System.NullReferenceException: Object reference not set to an instance of an object. at DotNetNuke.Framework.DefaultPage.OnLoad(EventArgs e) in e:\websites\\public_html\Default.aspx.cs:line 834 NFL restricts Web video use | TvTechnology

NFL restricts Web video use

July 13, 2007

Looking to keep the Internet operations of its 32 teams competitive with other media Web sites for advertising, the NFL will no longer allow news organizations to carry unlimited online video clips of players, coaches or live game action. By limiting access to news organizations, the teams hope to drive fans to the teams’ sites for exclusive information and clips.

The new rules include video that the news organizations might gather themselves at the stadium. Under the new rules for this season, news organizations can post no more than 45 seconds per day of video shot at a team’s facilities, including news conferences, interviews and practice-field reports.

Web videos longer than 45 seconds of NFL players and coaches can now only appear on the NFL site and official team sites.

“The Washington Post” reported that the NFL’s Washington Redskins have been at the center of this conflict for several years. The team has long denied access to independent videographers, including those from the newspaper’s Web site, to any of its practices or facilities. The team permits local TV stations to reuse footage the stations shot for their news broadcasts on the Web as the only exception.

In contrast, the MLB, NBA and NHL permit unlimited use of video on Web sites apart from game footage.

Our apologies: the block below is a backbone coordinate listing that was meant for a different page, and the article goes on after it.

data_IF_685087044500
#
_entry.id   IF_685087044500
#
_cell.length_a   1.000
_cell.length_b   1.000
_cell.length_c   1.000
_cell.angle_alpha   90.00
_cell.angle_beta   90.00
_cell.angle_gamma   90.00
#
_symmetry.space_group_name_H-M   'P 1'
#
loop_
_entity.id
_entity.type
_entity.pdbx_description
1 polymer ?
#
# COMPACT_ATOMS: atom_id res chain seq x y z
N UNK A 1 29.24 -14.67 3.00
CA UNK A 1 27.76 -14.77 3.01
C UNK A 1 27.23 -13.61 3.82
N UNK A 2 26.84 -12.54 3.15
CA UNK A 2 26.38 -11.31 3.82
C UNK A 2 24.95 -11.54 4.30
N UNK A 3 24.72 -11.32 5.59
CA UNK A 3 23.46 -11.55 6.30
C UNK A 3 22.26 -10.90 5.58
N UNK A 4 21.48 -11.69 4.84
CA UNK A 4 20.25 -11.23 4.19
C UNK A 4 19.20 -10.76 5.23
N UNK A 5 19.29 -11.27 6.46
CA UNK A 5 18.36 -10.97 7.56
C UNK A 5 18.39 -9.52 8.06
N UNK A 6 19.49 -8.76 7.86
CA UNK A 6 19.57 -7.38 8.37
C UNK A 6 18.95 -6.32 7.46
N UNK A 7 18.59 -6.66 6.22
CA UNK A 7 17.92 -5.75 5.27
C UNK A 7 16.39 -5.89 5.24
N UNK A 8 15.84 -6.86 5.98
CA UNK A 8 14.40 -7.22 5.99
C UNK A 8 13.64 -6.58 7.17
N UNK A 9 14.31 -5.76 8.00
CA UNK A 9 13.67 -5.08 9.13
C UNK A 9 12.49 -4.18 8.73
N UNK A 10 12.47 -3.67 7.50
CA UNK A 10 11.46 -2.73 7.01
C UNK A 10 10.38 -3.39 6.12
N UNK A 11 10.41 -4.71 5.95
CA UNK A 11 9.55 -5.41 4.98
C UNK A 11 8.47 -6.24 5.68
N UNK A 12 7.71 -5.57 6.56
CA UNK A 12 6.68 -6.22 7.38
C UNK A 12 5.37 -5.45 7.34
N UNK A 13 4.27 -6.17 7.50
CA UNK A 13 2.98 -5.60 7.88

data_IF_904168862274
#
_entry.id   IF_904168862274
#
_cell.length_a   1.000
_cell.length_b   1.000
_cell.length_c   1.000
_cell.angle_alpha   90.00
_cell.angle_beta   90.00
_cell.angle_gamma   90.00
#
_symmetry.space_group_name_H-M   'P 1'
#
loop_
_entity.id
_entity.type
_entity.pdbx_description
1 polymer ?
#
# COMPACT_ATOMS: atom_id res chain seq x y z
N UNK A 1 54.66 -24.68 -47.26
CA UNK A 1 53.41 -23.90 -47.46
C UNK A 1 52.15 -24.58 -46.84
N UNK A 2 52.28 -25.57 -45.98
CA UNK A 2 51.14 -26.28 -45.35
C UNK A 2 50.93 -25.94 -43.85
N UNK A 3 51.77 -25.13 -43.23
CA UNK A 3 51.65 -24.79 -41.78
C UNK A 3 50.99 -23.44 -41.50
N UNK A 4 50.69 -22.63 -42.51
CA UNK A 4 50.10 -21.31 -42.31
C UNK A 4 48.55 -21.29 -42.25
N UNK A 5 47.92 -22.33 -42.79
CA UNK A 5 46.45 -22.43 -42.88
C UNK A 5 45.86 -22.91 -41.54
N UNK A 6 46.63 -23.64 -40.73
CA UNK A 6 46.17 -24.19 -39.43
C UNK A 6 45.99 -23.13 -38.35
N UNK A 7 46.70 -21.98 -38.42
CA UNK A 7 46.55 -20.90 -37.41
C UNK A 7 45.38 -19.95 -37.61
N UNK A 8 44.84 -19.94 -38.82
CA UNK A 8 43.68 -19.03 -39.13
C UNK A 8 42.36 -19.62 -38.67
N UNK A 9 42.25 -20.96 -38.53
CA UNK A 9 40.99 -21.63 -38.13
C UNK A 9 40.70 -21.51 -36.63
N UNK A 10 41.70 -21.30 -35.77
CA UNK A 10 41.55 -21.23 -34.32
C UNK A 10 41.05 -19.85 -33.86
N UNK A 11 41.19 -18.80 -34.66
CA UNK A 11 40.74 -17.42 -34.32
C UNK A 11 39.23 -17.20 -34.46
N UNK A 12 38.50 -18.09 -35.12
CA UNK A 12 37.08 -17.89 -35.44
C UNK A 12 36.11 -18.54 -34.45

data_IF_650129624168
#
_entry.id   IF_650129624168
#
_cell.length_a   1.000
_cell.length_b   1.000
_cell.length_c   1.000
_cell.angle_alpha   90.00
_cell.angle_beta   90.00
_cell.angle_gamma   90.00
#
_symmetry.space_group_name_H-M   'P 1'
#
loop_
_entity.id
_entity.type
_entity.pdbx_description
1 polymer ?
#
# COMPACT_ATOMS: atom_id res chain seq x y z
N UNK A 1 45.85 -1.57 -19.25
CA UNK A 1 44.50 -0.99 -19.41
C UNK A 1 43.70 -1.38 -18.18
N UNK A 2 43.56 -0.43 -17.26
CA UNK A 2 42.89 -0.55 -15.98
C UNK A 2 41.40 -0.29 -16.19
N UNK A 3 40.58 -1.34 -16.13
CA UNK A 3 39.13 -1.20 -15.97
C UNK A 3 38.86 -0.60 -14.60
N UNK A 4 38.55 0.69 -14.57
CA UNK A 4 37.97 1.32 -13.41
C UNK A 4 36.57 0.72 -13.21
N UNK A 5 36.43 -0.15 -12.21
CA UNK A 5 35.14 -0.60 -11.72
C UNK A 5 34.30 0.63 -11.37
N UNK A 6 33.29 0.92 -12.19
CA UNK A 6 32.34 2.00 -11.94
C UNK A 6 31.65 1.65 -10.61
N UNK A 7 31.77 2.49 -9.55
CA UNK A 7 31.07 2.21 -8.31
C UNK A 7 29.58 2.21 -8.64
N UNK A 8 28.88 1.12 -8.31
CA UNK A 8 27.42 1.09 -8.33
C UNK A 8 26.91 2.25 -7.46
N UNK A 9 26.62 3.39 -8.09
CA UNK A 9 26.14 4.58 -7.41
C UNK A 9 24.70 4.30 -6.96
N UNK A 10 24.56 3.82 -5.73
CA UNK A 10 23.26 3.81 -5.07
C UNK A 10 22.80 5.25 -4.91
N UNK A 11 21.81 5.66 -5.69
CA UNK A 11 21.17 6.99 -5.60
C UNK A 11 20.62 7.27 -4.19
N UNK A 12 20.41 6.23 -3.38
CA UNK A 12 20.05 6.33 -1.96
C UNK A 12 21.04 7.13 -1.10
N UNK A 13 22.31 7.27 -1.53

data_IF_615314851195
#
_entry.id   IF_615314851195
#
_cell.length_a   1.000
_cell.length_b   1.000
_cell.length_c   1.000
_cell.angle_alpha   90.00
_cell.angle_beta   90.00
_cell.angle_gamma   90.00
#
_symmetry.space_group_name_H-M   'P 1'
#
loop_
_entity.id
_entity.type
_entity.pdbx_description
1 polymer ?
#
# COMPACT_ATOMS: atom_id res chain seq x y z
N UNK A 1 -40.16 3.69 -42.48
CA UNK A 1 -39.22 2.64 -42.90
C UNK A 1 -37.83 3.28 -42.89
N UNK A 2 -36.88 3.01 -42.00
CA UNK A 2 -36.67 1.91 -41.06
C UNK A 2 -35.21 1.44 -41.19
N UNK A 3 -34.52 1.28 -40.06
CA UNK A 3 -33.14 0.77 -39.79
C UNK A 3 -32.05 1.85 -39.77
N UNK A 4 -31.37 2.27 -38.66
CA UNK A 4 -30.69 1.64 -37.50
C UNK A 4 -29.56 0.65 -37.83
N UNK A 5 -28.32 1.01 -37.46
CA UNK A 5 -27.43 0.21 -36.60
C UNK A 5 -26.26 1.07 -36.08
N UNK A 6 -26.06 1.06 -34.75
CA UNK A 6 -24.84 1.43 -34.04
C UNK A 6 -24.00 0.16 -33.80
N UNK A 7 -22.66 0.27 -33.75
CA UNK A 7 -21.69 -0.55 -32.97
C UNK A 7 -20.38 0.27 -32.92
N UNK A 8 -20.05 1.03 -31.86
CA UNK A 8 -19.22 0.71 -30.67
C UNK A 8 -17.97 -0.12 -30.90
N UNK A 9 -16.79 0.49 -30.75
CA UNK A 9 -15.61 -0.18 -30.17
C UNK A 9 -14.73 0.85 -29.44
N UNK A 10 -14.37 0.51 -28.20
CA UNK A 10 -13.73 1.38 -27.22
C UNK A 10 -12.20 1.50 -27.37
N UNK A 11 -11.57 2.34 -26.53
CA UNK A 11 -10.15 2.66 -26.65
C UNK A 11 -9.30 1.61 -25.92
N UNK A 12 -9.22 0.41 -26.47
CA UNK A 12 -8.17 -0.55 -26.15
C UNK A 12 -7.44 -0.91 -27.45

The new policy covers everything shot by news organizations within team facilities. In addition to the 45-second-per-day limit, news organizations must also provide a link to and a team's Web site for any team-related footage shown on those Web sites. The league also prohibits news outlets from selling advertising tied to video gathered at a team's facilities.

The league says it will allow unlimited Web video of stand-up reports at its facilities — those in which a reporter speaks to the camera — as long as no players, coaches or action is shown, as well as allow reporters to produce still pictures or text stories while on team or league property.

A coalition of news organizations has been quietly lobbying the NFL for months to change the rule. According to the “Post,” legal experts say the policies do not violate any laws because the NFL is entitled to establish the terms of access to its privately owned facilities.

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